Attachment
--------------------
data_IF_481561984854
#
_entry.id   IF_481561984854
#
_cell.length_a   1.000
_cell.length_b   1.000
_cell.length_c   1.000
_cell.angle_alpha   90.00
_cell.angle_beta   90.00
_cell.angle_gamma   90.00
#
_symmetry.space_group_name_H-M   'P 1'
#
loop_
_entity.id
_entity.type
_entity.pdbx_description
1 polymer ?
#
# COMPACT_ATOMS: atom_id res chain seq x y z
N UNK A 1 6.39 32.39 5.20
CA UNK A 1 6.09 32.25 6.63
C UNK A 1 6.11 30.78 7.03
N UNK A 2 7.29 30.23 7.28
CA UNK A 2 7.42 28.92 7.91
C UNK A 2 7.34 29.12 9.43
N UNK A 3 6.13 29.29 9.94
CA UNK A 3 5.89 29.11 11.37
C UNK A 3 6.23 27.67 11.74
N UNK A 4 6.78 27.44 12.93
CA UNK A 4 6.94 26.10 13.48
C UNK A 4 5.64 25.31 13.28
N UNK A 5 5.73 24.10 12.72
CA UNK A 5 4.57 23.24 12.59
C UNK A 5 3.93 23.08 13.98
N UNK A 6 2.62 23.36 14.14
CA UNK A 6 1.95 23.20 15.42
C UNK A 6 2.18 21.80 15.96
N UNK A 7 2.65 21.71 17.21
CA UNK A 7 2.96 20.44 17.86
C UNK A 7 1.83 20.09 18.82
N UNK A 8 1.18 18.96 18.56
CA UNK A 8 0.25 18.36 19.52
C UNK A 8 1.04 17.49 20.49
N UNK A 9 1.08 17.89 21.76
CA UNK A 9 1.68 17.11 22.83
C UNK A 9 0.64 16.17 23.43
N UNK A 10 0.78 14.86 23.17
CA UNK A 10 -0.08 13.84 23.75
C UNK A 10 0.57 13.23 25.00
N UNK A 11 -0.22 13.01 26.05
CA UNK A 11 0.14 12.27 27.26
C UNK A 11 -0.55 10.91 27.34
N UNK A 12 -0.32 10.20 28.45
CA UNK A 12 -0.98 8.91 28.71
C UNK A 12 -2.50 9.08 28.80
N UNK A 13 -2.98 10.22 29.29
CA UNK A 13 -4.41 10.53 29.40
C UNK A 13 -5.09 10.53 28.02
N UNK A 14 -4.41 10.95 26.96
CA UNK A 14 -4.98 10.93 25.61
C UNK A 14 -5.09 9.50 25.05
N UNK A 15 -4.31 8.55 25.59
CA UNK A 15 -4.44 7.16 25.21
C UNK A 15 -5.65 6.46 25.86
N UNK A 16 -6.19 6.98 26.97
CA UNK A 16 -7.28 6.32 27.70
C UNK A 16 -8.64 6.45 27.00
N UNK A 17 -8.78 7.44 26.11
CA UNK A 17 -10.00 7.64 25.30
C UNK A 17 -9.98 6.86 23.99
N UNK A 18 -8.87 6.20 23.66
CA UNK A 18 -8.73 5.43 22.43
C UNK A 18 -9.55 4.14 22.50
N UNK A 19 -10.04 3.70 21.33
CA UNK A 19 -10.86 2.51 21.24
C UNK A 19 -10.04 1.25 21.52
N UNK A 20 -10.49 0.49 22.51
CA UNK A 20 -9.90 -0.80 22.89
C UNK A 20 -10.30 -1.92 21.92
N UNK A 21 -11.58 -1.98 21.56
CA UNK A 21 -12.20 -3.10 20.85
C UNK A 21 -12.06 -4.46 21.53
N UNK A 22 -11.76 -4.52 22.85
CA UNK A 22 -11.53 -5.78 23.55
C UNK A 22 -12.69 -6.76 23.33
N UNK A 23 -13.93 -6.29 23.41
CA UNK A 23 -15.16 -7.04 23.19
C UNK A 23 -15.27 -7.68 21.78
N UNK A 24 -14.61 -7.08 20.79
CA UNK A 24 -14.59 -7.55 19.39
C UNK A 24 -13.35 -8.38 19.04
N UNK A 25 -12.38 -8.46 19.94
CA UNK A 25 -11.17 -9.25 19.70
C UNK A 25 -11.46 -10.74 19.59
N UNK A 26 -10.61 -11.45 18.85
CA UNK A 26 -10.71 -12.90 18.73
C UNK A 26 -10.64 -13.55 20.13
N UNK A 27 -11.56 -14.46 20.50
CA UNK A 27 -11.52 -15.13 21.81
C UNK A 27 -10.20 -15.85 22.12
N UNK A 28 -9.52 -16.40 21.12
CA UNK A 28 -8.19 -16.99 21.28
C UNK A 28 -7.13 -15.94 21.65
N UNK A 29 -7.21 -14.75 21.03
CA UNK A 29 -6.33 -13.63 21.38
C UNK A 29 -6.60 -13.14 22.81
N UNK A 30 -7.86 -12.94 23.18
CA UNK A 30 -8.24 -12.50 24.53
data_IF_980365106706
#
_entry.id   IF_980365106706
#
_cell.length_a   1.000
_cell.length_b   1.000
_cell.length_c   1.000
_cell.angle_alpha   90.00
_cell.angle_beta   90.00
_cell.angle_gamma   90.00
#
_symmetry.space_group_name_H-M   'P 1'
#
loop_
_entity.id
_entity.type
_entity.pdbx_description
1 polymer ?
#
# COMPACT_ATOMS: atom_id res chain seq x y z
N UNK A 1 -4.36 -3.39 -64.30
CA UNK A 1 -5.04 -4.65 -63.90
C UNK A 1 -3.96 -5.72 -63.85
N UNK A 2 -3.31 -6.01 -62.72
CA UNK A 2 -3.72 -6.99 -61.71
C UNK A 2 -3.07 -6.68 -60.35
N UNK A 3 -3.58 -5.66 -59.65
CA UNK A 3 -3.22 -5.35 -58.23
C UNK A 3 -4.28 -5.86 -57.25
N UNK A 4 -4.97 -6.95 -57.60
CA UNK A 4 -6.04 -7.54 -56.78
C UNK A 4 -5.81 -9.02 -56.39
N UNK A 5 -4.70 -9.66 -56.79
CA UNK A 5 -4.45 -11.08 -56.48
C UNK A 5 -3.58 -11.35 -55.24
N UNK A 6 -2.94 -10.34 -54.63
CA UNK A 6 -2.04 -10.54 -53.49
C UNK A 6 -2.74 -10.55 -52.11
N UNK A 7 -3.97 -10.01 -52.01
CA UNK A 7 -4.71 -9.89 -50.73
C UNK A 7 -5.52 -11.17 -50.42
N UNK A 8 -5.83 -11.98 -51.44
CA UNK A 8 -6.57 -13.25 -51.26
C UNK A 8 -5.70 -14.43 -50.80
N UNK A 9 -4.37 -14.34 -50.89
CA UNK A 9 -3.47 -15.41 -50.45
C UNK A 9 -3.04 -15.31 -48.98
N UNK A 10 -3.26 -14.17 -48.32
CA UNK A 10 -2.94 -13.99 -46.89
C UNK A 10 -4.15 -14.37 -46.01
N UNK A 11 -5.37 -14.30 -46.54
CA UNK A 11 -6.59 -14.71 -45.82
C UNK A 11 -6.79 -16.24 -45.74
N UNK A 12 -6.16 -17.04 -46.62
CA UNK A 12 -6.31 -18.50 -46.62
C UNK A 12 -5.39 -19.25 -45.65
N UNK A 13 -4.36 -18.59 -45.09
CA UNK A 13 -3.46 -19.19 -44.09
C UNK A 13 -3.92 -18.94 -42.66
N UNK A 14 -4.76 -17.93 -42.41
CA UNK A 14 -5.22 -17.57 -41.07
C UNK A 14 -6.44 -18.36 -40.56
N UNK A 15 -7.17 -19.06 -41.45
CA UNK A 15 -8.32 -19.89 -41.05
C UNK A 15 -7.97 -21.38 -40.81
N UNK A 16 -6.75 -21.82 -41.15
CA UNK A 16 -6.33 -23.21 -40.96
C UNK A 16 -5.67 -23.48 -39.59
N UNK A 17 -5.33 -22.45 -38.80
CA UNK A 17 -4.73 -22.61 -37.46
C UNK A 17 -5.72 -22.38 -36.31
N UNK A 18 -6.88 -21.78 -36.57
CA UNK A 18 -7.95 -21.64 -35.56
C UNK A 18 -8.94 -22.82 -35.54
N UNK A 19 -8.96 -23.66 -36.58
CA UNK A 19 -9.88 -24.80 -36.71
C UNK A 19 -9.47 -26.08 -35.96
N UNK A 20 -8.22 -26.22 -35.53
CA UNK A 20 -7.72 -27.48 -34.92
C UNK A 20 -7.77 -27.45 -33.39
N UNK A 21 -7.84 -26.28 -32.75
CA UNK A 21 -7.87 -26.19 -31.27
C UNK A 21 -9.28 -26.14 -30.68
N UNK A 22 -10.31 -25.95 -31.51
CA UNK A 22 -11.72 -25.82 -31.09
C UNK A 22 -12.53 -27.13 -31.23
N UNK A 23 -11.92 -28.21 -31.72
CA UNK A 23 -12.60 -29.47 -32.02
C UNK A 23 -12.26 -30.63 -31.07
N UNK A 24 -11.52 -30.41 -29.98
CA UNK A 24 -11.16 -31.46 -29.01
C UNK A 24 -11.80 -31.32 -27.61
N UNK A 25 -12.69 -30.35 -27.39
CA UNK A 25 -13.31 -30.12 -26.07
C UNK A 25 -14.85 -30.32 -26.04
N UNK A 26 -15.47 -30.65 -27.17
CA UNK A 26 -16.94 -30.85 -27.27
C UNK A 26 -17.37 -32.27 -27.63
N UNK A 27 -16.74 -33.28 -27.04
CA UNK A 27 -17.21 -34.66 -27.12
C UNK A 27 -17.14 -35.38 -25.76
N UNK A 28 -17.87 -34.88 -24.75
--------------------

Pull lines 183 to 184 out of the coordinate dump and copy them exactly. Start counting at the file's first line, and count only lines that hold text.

C UNK A 18 -8.94 -22.82 -35.54
N UNK A 19 -8.96 -23.66 -36.58